4. Genome sequencingmeans determining the order of the four chemical building blocks – called “bases” – that make up the DNA molecule. Genome sequencing helps to understand how genes work together to direct the growth, development and maintenance of an organism. It helps to determine unique genetic traits, susceptibility and resilience to diseases.

Cross-LoC trade suspended after ‘misuse by arms, drugs smugglers’

  1. The Ministry of Home Affairs, GoI has decided to suspend all cross-LoC trade with Pakistan. This is because the routes were allegedly being used as a conduit by elements in Pakistan to push weapons, narcotics and counterfeit currency into India.
  2. The decision has been taken based on a probe by National Investigation Agency (NIA). The probe had suggested that the routes are being misused by banned terrorist organizations.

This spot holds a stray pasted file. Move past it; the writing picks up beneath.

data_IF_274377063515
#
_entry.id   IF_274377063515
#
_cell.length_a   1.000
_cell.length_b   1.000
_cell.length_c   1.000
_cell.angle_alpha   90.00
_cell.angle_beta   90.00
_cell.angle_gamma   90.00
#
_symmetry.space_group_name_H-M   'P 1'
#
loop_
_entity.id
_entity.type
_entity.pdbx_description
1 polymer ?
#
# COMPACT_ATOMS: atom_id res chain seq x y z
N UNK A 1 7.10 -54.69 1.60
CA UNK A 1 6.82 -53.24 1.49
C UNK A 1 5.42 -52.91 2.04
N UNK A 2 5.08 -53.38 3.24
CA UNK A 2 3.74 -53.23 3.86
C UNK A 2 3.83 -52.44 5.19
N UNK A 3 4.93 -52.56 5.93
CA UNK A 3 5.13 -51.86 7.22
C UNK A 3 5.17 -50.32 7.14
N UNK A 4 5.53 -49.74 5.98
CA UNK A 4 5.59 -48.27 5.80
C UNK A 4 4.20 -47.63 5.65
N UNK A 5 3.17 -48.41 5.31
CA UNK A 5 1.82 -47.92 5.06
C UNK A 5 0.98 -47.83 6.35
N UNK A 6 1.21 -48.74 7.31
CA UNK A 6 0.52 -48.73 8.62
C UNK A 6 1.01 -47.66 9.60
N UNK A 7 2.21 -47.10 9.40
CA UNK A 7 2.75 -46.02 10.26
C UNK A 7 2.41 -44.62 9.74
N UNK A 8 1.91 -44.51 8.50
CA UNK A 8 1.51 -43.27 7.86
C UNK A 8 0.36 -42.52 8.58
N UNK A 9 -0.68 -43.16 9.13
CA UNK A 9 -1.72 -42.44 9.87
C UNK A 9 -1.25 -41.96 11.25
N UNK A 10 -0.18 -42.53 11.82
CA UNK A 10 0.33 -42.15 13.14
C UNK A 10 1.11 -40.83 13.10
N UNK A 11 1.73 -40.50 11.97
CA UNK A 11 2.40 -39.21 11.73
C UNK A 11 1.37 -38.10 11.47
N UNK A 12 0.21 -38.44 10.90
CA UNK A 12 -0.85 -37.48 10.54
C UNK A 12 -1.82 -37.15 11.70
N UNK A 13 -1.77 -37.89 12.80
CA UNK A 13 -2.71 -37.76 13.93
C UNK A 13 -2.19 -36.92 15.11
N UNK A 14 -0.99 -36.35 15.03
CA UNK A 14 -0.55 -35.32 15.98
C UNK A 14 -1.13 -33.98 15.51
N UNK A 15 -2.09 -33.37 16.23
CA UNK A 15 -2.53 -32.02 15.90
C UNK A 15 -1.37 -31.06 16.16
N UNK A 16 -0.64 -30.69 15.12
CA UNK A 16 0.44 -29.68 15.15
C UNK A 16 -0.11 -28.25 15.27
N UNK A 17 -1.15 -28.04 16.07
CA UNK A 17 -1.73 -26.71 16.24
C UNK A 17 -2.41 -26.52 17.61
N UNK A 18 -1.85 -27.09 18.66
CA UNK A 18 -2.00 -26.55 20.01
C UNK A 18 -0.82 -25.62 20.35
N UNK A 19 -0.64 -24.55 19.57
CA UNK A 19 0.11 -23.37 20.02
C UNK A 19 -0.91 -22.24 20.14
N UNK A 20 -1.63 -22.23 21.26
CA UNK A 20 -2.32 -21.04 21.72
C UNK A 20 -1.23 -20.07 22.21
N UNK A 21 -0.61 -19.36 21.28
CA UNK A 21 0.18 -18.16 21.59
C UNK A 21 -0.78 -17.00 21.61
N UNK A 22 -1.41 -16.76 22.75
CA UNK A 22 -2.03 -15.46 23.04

3. Further, after the withdrawal of Most Favoured Nation status from Pakistan the duties had increased. There have been concerns that LoC trade was likely to be misused to a much larger extent to evade high duties.
  4. The Line of Control (LoC) is 740km long India-Pakistan border which runs from parts of Jammu to parts of Leh. Cross-LoC trade was started in 2008 by setting up two Trade Facilitation Centres located at Uri’s Salamabad in Baramulla, and Chakkan-da-Bagh in Poonch. The trade took place four days a week. It was based on barter system and zero duty basis.
  5. The India-Pakistan border is divided into three parts: a) International Border (IB), which stretches for approximately 2,400 km from Gujarat to the north banks of Chenab in Akhnoor in Jammu, b) the Line of Control (LoC), and, c) Actual Ground Position Line (AGPL), divides the current position of Indian and Pakistani troops in the Siachen region.

After J&J case, govt. treads carefully

  1. The Drugs Technical Advisory Board (DTAB) has recommended amendment to Rule 26 of the Drugs and Cosmetics Rules,1945, which deals with conditions under import licences.